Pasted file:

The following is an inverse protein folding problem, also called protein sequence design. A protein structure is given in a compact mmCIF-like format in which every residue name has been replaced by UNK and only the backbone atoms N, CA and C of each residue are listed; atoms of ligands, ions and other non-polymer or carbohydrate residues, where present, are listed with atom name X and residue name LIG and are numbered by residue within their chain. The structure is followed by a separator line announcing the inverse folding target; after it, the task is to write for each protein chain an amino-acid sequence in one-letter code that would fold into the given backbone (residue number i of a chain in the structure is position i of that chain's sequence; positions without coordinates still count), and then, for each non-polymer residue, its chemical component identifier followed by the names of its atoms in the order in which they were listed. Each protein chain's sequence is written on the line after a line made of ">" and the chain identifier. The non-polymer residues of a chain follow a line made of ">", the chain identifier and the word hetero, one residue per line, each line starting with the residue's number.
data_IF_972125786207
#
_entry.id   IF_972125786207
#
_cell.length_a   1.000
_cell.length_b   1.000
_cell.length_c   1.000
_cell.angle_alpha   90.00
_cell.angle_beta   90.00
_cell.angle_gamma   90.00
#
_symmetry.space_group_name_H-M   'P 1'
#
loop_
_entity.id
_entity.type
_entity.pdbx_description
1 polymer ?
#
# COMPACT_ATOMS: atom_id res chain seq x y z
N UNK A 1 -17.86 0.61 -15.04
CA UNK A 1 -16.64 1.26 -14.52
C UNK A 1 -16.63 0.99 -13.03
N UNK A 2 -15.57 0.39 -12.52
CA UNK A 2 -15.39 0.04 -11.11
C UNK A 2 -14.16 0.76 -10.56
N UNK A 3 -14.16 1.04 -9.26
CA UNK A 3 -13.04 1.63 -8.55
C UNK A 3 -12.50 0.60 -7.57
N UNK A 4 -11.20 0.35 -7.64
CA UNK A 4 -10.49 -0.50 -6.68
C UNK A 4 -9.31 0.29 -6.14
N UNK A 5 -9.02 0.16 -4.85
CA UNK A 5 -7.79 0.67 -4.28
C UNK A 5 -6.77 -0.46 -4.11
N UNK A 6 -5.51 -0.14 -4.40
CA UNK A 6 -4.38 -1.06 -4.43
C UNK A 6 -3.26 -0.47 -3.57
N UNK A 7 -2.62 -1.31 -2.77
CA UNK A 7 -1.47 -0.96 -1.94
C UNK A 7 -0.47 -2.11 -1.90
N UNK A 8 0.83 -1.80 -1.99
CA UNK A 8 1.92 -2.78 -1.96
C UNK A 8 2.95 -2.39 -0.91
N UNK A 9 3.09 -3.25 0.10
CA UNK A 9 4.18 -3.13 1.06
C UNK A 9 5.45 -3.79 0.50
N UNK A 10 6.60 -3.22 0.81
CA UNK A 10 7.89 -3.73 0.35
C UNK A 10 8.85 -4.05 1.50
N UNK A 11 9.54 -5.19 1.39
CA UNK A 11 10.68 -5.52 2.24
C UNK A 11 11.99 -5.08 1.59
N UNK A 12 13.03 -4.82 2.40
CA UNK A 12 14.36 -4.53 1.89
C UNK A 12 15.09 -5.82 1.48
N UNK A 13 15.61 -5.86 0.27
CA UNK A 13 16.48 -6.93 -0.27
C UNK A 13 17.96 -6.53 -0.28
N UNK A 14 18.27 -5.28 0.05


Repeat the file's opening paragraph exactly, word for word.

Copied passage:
The following is an inverse protein folding problem, also called protein sequence design. A protein structure is given in a compact mmCIF-like format in which every residue name has been replaced by UNK and only the backbone atoms N, CA and C of each residue are listed; atoms of ligands, ions and other non-polymer or carbohydrate residues, where present, are listed with atom name X and residue name LIG and are numbered by residue within their chain. The structure is followed by a separator line announcing the inverse folding target; after it, the task is to write for each protein chain an amino-acid sequence in one-letter code that would fold into the given backbone (residue number i of a chain in the structure is position i of that chain's sequence; positions without coordinates still count), and then, for each non-polymer residue, its chemical component identifier followed by the names of its atoms in the order in which they were listed. Each protein chain's sequence is written on the line after a line made of ">" and the chain identifier. The non-polymer residues of a chain follow a line made of ">", the chain identifier and the word hetero, one residue per line, each line starting with the residue's number.